In towns and cities around the world, architects are always trying to design and develop buildings that are visually pleasing, energy efficient and long lasting. Their ideas are communicated by an almost infinite range of factors, from budget and engineering constraints to historical and aesthetic concerns.
But perhaps surprisingly, the natural world can also be a direct source of inspiration.
For example, Anders Nyquist redesigned a school in Timrå, Sweden, inspired by termites.
“This is a biomimetic idea,” Nyquist, who has been working as an architect since 1962, told CNBC’s Sustainable Energy.
“Termite nests are collectors of the sun … When the sun shines on towers, nests, you heat the entire nest.”
Nyquist also has termites We dug a network of underground canals into our nests to cool the incoming air.This helped inspire Laggarberg’s 1995 design Swedish school.
The basement of the school building is used as an “air supply pipe”, and an air intake is provided in a place away from the building itself.
On the ground, other sustainable features of the school include brick walls that can absorb heat, plants used to clean the air, and windows that provide ventilation during warm weather.
“When the sun shines on the roof, the air slowly rises to the chimneys at the top of the building, which connect the classroom to the ventilation system,” said Nyquist.
“This means that when it reaches minus 20 degrees Celsius (-4 degrees Celsius) in winter … it can heat the air up to plus 2 degrees Celsius … and that means we are saving energy. “I will,” he says. Added. “This is also part of the summer cooling system.”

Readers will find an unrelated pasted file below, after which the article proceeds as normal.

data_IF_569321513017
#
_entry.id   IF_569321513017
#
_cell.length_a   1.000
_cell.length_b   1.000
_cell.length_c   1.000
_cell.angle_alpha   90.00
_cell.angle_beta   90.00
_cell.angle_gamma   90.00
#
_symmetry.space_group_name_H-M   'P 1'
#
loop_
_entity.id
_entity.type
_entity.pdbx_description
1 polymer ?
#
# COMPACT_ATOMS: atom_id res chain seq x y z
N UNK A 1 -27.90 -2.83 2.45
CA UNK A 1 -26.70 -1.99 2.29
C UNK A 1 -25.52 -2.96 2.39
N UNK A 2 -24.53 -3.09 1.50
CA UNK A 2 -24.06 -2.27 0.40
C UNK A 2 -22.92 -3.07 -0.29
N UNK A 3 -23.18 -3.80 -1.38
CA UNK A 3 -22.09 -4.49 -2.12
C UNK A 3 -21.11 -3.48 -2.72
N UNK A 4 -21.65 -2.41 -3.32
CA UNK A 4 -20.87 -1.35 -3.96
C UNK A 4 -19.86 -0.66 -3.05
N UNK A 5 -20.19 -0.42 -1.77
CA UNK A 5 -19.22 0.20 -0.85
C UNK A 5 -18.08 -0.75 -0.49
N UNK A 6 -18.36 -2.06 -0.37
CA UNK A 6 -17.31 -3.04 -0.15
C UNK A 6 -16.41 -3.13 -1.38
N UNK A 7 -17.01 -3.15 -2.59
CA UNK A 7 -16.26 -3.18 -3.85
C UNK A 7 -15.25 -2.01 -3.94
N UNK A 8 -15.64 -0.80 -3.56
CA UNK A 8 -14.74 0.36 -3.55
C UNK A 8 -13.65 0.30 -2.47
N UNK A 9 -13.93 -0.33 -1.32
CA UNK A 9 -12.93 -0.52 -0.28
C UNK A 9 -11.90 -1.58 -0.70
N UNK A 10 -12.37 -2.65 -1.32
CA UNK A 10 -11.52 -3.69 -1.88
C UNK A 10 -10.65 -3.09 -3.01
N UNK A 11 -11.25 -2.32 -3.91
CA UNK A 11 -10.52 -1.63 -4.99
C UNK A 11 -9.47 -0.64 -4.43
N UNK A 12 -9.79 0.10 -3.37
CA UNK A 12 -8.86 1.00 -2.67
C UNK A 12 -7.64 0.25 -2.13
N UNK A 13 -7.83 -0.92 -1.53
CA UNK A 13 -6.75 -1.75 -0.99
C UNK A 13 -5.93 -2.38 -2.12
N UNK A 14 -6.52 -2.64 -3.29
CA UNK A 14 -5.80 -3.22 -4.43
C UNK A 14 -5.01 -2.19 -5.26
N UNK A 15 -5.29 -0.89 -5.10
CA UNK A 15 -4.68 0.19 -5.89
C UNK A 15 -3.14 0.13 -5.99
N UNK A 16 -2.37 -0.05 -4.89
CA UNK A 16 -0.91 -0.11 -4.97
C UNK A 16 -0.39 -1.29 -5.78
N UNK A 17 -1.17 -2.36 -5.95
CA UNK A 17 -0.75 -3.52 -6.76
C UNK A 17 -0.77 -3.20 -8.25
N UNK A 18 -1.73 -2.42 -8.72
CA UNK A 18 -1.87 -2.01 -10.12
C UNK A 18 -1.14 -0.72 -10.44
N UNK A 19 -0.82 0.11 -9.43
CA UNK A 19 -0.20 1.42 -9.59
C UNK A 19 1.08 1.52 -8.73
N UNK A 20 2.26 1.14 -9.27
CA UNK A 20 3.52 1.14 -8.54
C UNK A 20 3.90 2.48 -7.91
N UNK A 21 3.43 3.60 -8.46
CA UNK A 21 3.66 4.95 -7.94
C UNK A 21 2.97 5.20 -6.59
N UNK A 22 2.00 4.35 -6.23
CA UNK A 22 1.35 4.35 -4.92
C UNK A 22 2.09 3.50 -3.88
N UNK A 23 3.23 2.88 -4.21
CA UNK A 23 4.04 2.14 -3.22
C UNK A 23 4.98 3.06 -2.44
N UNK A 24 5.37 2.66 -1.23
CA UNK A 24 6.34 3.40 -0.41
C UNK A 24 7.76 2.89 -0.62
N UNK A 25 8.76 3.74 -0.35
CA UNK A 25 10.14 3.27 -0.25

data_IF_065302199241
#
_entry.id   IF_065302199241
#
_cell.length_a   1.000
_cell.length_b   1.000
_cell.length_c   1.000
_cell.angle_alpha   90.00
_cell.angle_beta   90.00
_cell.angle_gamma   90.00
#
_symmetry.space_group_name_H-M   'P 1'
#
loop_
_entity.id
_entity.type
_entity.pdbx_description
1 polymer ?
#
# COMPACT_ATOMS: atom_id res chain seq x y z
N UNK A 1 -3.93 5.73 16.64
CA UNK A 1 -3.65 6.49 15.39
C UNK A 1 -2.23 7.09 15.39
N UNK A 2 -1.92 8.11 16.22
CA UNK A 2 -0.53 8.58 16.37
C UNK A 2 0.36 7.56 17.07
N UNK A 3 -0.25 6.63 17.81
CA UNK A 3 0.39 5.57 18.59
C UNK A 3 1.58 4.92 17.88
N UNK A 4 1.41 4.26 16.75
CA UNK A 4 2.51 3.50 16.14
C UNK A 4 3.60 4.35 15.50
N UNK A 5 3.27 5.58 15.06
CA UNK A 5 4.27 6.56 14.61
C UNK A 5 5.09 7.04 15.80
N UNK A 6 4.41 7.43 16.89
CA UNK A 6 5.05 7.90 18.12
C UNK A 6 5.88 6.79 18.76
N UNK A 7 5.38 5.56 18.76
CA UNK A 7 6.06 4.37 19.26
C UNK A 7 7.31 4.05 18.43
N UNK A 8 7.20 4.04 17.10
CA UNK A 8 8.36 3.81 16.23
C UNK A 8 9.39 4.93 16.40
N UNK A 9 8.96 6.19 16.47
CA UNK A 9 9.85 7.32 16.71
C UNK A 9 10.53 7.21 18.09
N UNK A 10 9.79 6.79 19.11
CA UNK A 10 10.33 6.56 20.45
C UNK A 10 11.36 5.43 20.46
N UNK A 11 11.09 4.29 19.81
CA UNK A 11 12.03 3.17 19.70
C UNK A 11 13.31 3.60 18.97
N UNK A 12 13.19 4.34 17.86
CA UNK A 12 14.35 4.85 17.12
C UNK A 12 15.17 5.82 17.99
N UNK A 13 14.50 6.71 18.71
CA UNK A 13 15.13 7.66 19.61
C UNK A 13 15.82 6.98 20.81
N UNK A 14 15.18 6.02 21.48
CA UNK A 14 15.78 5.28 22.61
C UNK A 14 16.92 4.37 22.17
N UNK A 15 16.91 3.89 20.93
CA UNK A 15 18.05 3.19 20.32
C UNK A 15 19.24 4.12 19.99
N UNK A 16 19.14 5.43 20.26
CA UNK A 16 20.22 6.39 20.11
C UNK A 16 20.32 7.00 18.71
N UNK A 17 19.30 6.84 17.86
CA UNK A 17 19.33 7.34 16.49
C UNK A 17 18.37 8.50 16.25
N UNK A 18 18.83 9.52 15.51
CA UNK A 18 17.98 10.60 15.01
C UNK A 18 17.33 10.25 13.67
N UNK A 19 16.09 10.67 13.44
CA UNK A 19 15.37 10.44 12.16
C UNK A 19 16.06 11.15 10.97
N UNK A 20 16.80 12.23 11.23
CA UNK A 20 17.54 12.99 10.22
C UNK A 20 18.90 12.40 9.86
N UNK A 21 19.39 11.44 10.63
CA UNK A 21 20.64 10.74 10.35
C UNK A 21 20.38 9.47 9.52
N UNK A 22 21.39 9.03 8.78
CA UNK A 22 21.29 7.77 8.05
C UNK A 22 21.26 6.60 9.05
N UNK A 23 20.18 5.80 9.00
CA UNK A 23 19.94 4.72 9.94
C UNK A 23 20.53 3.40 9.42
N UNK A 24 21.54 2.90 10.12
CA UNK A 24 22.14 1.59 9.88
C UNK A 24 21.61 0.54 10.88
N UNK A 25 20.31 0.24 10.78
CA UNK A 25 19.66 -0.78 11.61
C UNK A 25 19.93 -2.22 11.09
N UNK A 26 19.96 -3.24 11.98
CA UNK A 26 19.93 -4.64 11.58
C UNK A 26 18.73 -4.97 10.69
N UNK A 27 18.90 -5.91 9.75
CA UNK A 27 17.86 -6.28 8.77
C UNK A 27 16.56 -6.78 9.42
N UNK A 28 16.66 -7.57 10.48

The school wasn’t the first time Nyquist designed a project with sustainable principles in mind.
In the 1960s he began working on development near the Swedish city of Sundsvall.
“We bought 18 hectares of land and planned a village,” he told CNBC. The focus of the scheme was sustainability, self-sufficiency, and the environment. It features villages with their own water supply and small sewage treatment facilities.
“We can’t make a difference until we get a good example,” Nyquist continued. “My little village here is a good example, and Laggarberg School is also a good example of how you can be inspired. “
The power of biomimetics
Alessandro Bianciardi is an environmental engineer and co-founder of Planet, a startup with a focus on “biology-inspired design for sustainable innovation.”
Talking to CNBC, he said biomimetics can help us develop more efficient products.
“Not only the product itself, but also the way it is manufactured and how it is manufactured, is discarded, reused, and upcycled,” he said.
“For example, we have a smart system that manages a factory that copies (has) an algorithm from swarm intelligence, so it’s the same intelligence that ants and bees use.”
Bianciardi further pointed out that biomimetics could also help improve renewable energy technology, giving examples of more efficient wind turbines that emulate whale fins.